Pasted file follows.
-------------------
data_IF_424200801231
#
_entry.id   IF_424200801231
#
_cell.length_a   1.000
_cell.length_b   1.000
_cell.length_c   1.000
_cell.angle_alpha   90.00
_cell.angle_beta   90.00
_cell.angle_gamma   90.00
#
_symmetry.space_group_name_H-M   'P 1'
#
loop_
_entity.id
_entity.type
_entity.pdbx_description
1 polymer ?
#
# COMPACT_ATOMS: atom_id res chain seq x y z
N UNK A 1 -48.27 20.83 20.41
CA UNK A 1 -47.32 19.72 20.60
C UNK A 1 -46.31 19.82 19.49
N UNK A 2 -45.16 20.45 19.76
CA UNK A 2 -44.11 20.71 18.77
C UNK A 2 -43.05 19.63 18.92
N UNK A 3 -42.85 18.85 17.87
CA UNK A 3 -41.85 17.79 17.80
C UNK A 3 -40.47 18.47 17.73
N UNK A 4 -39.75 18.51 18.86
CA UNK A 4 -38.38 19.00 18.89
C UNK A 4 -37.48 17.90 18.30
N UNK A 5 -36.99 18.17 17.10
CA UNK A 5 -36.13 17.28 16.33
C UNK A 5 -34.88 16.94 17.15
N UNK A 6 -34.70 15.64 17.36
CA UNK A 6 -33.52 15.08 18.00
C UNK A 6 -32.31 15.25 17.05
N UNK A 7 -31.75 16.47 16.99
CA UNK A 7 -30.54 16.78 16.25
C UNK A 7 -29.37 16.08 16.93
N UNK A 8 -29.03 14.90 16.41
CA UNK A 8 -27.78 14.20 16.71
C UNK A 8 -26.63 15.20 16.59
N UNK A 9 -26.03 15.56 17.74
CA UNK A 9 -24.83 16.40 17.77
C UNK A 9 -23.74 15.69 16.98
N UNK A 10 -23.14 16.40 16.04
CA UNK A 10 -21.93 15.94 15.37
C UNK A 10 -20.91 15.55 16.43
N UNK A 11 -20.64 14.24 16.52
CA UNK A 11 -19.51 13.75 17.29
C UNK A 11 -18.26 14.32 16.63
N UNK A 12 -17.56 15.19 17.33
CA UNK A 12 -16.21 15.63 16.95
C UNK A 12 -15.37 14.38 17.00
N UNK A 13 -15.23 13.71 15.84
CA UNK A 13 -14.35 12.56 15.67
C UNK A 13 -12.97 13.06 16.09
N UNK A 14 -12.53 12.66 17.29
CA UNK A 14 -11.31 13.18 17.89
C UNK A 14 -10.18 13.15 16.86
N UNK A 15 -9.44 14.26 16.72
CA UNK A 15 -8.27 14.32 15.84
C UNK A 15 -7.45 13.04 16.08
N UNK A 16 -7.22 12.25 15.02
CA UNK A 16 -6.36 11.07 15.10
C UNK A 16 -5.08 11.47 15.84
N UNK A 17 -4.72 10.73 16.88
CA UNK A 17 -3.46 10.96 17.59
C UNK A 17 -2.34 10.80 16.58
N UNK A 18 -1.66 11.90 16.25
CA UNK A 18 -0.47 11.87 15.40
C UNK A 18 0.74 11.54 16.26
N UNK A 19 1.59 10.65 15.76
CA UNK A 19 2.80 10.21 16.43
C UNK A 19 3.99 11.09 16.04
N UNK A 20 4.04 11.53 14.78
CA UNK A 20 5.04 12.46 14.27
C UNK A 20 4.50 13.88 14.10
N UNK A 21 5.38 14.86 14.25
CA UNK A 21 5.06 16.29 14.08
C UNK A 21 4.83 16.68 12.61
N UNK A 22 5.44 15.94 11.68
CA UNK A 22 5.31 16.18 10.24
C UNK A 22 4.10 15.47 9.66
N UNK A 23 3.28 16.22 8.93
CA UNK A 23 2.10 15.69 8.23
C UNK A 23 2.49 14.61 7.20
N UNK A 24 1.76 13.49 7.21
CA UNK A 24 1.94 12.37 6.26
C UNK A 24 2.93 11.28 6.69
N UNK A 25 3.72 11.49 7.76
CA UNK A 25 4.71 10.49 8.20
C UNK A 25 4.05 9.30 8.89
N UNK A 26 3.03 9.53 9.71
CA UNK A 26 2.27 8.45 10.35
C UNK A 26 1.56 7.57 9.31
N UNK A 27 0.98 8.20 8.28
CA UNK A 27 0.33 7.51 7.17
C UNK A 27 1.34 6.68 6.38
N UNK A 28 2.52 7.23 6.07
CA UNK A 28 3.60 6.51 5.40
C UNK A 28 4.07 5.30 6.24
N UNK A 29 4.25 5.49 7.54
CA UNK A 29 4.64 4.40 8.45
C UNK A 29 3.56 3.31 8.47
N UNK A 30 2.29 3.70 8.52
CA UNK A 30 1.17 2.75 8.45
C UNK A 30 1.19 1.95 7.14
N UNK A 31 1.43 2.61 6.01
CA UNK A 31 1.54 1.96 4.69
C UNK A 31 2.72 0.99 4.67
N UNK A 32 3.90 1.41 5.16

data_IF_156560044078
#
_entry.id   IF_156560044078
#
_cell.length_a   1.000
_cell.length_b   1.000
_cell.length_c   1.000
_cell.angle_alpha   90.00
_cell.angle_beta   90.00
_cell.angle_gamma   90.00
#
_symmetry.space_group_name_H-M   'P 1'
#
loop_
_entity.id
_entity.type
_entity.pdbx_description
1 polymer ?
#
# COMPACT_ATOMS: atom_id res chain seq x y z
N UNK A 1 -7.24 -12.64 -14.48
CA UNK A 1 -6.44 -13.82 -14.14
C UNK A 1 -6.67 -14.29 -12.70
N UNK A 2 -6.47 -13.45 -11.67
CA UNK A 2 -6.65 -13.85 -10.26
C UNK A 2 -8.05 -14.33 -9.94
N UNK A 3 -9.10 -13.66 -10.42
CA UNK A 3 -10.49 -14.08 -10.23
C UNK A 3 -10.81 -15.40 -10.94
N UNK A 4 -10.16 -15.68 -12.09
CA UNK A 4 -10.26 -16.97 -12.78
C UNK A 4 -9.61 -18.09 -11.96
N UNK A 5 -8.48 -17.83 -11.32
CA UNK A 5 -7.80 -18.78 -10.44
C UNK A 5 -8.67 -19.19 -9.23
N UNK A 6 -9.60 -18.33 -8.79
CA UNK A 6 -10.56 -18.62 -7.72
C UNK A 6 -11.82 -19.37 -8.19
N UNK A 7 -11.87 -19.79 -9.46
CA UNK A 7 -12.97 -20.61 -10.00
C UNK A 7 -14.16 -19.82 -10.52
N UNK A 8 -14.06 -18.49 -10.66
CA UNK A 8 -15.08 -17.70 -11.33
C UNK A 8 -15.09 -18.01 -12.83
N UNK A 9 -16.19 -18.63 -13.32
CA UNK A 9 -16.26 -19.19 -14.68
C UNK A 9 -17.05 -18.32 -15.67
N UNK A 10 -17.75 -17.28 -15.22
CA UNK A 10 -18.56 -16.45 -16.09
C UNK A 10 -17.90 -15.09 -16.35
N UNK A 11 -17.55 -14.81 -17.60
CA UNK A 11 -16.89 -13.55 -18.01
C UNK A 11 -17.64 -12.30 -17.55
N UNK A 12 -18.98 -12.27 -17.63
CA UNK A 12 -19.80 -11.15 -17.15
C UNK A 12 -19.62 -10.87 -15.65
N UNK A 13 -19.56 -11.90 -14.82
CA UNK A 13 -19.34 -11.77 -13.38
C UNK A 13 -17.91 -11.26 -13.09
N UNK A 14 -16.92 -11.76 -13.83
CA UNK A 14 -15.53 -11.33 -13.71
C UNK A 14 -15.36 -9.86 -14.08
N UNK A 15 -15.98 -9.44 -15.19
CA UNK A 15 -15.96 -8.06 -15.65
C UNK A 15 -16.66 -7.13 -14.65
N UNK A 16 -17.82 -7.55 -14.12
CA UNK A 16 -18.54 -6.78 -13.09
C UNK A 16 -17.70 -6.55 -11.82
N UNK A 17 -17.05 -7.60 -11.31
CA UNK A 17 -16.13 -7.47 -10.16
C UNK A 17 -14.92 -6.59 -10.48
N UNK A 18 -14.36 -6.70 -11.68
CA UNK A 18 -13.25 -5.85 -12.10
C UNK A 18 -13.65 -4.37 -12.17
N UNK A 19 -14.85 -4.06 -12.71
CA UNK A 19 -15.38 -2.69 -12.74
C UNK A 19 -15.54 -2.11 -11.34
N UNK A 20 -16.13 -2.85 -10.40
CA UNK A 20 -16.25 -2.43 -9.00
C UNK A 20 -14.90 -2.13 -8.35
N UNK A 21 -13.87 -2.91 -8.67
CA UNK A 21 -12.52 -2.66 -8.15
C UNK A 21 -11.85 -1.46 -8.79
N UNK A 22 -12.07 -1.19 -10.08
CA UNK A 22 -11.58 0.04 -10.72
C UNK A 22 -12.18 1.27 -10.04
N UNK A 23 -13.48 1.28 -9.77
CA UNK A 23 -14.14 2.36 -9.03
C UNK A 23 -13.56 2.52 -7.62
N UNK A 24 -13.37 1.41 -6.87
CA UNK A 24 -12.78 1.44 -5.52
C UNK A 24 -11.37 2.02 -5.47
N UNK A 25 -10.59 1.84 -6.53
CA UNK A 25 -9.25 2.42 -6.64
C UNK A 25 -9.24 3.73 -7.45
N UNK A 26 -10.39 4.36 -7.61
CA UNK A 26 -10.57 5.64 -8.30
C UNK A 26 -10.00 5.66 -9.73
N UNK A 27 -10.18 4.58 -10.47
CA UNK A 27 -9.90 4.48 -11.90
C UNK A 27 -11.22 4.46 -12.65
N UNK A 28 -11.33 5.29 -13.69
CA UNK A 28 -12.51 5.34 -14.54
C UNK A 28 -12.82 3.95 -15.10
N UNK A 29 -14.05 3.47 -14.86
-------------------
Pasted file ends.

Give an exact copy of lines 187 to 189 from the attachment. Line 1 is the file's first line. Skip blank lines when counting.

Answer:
CA UNK A 18 -13.25 -5.85 -12.10
C UNK A 18 -13.65 -4.37 -12.17
N UNK A 19 -14.85 -4.06 -12.71